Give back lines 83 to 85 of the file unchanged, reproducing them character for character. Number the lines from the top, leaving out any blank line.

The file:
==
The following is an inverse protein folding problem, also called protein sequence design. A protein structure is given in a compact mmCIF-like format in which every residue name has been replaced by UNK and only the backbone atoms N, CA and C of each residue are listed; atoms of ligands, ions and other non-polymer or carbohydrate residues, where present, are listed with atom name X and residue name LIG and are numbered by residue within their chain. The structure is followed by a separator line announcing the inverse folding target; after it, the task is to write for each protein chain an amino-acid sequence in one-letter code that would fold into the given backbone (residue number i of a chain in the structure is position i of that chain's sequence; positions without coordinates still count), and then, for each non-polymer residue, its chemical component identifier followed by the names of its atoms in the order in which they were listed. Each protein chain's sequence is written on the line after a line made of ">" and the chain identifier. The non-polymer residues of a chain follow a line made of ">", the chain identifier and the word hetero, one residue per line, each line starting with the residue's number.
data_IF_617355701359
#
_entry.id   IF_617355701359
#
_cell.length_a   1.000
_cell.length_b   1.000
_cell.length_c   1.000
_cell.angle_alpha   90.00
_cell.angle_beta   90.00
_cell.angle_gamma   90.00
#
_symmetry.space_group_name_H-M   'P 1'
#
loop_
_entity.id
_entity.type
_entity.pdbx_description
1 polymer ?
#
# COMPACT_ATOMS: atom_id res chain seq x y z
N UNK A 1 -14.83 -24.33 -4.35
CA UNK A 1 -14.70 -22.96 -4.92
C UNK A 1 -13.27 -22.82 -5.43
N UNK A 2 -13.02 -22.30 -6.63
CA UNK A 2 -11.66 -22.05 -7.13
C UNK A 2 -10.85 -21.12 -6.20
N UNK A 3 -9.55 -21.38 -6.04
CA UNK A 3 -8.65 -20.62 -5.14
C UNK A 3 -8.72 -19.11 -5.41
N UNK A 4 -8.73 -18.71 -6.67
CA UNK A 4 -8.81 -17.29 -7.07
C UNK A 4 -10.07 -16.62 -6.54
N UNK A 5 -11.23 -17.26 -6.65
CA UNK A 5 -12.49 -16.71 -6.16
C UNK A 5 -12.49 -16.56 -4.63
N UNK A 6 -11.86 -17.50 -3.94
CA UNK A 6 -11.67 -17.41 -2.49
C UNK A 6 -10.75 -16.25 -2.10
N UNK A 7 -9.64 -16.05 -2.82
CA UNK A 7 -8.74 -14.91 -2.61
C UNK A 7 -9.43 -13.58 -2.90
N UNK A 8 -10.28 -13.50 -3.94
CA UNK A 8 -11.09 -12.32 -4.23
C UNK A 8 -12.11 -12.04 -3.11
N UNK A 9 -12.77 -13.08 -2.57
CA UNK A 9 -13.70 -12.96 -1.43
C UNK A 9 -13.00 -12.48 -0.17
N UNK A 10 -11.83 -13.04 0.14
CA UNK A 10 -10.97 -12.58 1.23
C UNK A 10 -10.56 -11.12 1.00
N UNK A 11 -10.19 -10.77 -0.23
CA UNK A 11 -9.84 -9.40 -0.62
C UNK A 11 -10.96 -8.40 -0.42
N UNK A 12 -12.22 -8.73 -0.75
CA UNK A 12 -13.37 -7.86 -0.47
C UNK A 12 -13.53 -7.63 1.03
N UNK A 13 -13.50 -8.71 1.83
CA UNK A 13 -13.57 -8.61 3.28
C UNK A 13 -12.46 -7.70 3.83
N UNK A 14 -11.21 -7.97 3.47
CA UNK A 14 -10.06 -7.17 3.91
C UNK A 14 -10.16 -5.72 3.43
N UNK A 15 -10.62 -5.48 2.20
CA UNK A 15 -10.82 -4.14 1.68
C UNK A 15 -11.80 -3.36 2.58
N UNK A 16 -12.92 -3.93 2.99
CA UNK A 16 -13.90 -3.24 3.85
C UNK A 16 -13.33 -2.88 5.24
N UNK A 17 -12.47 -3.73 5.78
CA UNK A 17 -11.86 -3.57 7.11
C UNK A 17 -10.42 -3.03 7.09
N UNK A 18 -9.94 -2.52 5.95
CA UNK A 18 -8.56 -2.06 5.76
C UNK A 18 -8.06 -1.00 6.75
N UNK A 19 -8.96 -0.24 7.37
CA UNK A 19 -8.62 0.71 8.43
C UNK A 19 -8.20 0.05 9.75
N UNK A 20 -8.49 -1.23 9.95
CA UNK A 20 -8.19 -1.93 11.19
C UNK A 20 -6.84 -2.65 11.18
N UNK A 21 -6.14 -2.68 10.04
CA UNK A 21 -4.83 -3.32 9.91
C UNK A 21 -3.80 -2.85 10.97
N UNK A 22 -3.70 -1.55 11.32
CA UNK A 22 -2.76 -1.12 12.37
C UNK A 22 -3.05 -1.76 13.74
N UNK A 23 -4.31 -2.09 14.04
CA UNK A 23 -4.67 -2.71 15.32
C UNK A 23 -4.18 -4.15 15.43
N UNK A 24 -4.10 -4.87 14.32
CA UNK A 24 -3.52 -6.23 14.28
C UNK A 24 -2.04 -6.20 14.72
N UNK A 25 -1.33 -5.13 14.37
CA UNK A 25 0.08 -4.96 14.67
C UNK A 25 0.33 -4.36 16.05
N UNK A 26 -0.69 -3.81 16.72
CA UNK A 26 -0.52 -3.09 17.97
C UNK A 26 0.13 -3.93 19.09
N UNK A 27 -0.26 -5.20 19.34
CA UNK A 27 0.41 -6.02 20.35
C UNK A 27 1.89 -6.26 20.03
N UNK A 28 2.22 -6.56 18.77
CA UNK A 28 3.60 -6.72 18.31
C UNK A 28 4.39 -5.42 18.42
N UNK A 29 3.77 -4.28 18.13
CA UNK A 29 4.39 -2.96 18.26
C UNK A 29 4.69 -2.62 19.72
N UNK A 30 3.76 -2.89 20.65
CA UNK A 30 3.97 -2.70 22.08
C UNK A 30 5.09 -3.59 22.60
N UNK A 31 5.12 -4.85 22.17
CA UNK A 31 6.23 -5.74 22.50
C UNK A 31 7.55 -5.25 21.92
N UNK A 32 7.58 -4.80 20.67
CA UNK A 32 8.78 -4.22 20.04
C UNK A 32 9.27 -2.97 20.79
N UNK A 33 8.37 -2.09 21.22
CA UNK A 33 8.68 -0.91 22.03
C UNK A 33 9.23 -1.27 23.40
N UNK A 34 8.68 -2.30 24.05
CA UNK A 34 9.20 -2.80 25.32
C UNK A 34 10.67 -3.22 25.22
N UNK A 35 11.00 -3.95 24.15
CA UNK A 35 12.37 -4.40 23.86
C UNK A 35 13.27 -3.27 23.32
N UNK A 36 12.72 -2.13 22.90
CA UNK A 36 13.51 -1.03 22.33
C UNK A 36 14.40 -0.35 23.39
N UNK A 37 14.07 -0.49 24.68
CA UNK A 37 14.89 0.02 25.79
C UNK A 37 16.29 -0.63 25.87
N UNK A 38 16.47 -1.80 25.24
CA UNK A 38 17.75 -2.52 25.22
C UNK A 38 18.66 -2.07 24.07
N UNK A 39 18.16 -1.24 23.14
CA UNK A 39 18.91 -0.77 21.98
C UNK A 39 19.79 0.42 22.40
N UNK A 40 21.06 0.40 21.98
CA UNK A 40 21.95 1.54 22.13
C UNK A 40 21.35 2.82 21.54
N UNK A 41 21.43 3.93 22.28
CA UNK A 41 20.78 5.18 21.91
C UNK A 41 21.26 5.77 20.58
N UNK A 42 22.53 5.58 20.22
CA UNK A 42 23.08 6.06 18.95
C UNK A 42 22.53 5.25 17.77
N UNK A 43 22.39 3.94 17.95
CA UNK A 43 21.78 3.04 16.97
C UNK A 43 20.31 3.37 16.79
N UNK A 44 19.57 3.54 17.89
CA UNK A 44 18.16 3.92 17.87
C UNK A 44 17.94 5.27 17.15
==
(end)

CA UNK A 21 -4.83 -3.32 9.91
C UNK A 21 -3.80 -2.85 10.97
N UNK A 22 -3.70 -1.55 11.32